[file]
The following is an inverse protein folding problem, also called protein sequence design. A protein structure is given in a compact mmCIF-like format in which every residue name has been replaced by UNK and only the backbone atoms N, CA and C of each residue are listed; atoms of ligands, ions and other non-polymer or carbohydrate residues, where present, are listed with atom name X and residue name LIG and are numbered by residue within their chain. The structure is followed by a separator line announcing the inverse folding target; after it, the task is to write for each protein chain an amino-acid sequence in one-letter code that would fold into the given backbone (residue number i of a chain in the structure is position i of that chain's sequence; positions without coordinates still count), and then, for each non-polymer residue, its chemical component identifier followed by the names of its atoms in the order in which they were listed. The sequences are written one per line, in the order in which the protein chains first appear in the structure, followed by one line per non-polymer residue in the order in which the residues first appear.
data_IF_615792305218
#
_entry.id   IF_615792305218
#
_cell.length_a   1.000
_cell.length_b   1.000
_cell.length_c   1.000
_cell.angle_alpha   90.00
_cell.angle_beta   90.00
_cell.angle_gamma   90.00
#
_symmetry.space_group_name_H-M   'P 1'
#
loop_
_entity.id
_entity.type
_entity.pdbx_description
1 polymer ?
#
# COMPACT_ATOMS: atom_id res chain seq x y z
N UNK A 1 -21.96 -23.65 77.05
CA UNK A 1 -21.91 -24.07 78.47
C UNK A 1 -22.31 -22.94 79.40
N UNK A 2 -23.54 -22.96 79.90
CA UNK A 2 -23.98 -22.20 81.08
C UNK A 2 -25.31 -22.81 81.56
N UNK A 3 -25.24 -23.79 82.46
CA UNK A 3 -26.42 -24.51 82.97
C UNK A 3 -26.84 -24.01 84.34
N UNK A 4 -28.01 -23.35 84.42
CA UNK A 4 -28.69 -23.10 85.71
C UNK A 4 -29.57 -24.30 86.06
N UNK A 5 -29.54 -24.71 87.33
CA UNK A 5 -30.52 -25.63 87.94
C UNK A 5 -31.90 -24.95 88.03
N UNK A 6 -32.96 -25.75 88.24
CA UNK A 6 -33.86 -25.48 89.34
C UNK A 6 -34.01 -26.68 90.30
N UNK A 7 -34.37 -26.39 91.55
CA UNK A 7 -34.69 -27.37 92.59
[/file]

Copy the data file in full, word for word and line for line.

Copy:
The following is an inverse protein folding problem, also called protein sequence design. A protein structure is given in a compact mmCIF-like format in which every residue name has been replaced by UNK and only the backbone atoms N, CA and C of each residue are listed; atoms of ligands, ions and other non-polymer or carbohydrate residues, where present, are listed with atom name X and residue name LIG and are numbered by residue within their chain. The structure is followed by a separator line announcing the inverse folding target; after it, the task is to write for each protein chain an amino-acid sequence in one-letter code that would fold into the given backbone (residue number i of a chain in the structure is position i of that chain's sequence; positions without coordinates still count), and then, for each non-polymer residue, its chemical component identifier followed by the names of its atoms in the order in which they were listed. The sequences are written one per line, in the order in which the protein chains first appear in the structure, followed by one line per non-polymer residue in the order in which the residues first appear.
data_IF_615792305218
#
_entry.id   IF_615792305218
#
_cell.length_a   1.000
_cell.length_b   1.000
_cell.length_c   1.000
_cell.angle_alpha   90.00
_cell.angle_beta   90.00
_cell.angle_gamma   90.00
#
_symmetry.space_group_name_H-M   'P 1'
#
loop_
_entity.id
_entity.type
_entity.pdbx_description
1 polymer ?
#
# COMPACT_ATOMS: atom_id res chain seq x y z
N UNK A 1 -21.96 -23.65 77.05
CA UNK A 1 -21.91 -24.07 78.47
C UNK A 1 -22.31 -22.94 79.40
N UNK A 2 -23.54 -22.96 79.90
CA UNK A 2 -23.98 -22.20 81.08
C UNK A 2 -25.31 -22.81 81.56
N UNK A 3 -25.24 -23.79 82.46
CA UNK A 3 -26.42 -24.51 82.97
C UNK A 3 -26.84 -24.01 84.34
N UNK A 4 -28.01 -23.35 84.42
CA UNK A 4 -28.69 -23.10 85.71
C UNK A 4 -29.57 -24.30 86.06
N UNK A 5 -29.54 -24.71 87.33
CA UNK A 5 -30.52 -25.63 87.94
C UNK A 5 -31.90 -24.95 88.03
N UNK A 6 -32.96 -25.75 88.24
CA UNK A 6 -33.86 -25.48 89.34
C UNK A 6 -34.01 -26.68 90.30
N UNK A 7 -34.37 -26.39 91.55
CA UNK A 7 -34.69 -27.37 92.59